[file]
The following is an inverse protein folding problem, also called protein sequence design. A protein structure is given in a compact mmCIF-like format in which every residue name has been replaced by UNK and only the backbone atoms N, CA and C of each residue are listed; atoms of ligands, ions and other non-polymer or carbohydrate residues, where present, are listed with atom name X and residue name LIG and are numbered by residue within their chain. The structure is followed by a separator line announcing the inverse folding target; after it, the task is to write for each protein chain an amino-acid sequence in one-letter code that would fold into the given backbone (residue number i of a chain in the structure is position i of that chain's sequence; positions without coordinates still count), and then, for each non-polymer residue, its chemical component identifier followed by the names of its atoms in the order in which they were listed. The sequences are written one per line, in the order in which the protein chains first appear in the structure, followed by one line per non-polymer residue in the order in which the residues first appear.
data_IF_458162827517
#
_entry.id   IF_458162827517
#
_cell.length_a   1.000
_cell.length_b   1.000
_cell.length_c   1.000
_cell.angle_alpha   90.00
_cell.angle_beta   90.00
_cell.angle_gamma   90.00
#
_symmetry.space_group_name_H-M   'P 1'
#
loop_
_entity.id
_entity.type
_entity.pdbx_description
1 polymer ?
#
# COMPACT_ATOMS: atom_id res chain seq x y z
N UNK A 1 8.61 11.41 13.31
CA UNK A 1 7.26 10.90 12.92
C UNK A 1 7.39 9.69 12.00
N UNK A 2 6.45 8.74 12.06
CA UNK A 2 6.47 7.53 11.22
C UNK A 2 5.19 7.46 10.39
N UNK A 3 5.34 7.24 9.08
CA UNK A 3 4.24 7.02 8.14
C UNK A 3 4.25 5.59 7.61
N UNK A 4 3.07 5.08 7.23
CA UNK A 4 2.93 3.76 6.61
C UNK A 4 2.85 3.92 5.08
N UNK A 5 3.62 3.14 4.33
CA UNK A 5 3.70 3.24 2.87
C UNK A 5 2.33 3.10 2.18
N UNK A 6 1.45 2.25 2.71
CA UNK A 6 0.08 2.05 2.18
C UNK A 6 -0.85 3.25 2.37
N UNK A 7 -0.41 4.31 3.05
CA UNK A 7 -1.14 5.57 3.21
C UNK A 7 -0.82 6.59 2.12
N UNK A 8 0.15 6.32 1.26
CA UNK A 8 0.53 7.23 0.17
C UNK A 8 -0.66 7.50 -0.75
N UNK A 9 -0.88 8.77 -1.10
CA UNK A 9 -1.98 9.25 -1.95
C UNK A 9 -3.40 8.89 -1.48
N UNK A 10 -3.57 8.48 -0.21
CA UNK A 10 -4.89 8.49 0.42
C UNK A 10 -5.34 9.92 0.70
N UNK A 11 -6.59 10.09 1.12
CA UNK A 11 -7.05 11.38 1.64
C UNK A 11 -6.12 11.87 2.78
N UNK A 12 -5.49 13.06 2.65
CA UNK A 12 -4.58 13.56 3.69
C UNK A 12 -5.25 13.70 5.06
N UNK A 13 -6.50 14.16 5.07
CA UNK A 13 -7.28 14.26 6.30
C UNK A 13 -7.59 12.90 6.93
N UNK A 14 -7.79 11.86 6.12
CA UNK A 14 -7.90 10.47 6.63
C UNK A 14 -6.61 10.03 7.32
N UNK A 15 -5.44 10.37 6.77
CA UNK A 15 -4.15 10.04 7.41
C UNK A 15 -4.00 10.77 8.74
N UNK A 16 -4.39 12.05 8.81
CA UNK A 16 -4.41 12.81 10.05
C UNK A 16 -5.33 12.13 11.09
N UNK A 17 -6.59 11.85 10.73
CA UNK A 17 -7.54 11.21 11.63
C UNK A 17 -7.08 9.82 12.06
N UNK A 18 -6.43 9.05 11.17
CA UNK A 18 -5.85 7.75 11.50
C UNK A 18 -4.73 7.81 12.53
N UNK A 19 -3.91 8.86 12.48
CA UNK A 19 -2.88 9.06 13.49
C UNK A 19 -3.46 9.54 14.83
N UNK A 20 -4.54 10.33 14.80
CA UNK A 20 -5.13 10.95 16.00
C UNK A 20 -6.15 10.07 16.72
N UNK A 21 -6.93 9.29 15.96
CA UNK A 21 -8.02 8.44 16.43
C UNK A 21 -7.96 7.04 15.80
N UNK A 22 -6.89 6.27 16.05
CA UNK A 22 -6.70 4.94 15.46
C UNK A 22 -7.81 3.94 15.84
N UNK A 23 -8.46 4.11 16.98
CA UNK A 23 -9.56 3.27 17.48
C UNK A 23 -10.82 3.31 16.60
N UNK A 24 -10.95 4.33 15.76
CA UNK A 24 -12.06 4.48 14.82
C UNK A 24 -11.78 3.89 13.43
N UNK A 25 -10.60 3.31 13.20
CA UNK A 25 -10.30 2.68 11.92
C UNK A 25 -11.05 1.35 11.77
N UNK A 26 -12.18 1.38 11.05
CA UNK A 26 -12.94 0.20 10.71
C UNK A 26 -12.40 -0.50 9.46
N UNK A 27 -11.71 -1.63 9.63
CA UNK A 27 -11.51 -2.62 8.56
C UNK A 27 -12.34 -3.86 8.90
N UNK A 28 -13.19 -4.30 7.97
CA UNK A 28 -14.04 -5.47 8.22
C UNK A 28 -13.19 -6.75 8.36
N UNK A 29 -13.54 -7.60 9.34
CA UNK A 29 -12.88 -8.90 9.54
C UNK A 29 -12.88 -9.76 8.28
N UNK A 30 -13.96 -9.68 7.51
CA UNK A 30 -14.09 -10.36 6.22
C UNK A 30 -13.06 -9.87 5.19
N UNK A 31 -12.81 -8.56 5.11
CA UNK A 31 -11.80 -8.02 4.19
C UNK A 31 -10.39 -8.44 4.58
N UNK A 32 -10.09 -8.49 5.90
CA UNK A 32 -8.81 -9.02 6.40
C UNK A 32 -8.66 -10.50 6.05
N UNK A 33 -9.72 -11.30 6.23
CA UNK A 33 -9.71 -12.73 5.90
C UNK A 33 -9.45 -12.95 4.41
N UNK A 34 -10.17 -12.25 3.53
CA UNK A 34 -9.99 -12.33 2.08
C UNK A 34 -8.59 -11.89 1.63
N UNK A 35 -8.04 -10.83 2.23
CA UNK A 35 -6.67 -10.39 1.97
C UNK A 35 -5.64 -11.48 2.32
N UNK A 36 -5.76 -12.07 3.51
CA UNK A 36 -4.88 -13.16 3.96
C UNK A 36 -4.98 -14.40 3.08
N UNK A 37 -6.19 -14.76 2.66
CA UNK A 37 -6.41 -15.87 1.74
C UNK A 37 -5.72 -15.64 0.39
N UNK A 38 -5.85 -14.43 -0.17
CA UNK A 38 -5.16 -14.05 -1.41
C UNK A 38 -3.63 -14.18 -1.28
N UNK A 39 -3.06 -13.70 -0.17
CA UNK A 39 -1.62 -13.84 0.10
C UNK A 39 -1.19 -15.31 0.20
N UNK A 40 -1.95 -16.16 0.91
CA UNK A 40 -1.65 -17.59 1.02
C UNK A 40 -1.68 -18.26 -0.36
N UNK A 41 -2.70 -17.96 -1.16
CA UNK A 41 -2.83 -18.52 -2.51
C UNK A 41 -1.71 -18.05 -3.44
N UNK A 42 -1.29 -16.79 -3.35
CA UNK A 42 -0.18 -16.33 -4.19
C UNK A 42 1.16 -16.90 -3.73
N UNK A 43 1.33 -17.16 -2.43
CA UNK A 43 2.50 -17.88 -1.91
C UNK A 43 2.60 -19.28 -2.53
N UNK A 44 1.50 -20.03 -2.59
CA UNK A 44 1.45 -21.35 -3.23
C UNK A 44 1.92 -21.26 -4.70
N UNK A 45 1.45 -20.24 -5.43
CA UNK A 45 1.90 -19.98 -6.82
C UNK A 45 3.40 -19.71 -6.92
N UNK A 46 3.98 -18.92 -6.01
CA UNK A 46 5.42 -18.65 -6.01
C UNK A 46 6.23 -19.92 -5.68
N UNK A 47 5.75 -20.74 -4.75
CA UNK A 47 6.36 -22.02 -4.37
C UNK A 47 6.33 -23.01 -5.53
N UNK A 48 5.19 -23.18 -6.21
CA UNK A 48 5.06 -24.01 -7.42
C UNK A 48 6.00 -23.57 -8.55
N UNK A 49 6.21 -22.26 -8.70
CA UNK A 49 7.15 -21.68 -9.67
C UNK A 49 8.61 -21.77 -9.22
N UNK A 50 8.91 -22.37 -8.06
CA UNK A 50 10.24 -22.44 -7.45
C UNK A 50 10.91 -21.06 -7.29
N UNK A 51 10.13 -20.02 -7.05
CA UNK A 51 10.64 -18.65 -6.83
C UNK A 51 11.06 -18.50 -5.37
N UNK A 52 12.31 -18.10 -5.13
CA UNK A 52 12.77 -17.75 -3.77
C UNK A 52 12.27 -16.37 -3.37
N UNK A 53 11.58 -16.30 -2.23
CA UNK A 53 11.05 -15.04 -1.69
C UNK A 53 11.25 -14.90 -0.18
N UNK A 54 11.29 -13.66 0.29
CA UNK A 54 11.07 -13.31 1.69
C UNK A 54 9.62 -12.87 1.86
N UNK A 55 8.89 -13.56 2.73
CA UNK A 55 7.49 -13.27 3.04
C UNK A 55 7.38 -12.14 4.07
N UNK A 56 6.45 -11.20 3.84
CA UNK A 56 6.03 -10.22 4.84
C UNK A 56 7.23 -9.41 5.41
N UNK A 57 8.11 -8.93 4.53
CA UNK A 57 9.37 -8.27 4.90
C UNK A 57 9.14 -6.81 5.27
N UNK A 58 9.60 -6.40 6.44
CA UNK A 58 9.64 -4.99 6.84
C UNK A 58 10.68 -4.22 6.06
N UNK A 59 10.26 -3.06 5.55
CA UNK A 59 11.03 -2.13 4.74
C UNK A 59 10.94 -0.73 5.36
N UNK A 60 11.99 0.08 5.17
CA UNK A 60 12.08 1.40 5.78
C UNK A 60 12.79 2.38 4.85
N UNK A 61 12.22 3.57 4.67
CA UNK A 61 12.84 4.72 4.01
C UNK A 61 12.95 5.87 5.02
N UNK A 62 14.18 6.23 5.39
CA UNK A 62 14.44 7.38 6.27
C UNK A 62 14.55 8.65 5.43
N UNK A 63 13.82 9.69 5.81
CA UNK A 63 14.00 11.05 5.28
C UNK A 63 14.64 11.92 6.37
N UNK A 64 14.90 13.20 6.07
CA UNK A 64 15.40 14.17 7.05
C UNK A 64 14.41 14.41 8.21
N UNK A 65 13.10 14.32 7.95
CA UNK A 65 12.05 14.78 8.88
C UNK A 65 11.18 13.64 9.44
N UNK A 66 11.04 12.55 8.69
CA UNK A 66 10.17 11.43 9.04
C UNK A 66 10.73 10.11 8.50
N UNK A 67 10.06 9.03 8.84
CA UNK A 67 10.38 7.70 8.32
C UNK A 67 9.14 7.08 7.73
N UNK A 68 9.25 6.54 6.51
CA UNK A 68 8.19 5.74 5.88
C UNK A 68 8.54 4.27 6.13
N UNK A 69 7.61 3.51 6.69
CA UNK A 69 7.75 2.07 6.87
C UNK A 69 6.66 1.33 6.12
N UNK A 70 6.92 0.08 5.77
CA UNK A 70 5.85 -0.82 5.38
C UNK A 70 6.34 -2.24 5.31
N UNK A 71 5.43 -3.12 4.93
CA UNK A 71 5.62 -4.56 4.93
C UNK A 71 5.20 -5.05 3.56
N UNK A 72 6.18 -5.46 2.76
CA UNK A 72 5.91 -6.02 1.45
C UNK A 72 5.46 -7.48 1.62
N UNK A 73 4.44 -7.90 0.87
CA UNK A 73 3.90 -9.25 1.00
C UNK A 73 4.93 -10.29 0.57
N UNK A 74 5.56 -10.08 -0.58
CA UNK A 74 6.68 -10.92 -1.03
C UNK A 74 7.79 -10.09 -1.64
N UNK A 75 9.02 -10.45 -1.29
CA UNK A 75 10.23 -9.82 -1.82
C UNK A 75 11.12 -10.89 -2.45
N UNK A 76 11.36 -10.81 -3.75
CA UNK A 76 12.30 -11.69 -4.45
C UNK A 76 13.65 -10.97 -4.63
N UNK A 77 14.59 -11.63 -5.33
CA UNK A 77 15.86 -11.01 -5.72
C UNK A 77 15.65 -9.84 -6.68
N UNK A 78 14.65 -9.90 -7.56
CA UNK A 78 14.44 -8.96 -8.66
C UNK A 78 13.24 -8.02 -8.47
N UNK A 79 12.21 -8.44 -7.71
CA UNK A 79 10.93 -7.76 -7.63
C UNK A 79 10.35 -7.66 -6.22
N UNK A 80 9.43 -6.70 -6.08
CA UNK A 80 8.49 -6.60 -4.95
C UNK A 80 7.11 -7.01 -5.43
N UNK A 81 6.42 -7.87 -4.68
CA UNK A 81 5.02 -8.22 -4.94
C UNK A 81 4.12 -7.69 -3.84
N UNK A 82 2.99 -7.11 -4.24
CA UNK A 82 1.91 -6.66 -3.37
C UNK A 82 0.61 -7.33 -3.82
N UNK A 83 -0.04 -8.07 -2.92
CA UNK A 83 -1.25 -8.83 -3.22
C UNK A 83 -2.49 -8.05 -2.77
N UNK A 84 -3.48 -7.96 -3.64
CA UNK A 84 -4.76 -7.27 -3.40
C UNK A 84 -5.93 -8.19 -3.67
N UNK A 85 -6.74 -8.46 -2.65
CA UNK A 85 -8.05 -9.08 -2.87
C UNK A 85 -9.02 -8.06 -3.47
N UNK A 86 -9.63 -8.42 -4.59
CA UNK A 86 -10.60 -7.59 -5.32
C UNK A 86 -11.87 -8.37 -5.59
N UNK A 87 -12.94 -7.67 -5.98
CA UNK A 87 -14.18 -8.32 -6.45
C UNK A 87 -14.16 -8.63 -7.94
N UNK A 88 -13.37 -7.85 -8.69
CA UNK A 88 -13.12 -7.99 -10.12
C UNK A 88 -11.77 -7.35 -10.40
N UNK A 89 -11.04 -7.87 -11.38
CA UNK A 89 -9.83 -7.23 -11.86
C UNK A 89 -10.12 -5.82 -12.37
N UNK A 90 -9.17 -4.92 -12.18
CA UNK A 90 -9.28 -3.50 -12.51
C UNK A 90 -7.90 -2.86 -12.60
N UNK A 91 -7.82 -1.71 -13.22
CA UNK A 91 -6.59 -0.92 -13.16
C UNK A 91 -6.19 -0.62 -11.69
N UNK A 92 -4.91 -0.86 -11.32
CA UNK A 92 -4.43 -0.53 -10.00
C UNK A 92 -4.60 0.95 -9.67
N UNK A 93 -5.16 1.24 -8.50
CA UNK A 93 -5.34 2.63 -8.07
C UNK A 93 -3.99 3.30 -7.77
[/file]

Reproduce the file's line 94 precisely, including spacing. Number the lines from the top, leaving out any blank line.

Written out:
N UNK A 25 -10.60 3.31 13.20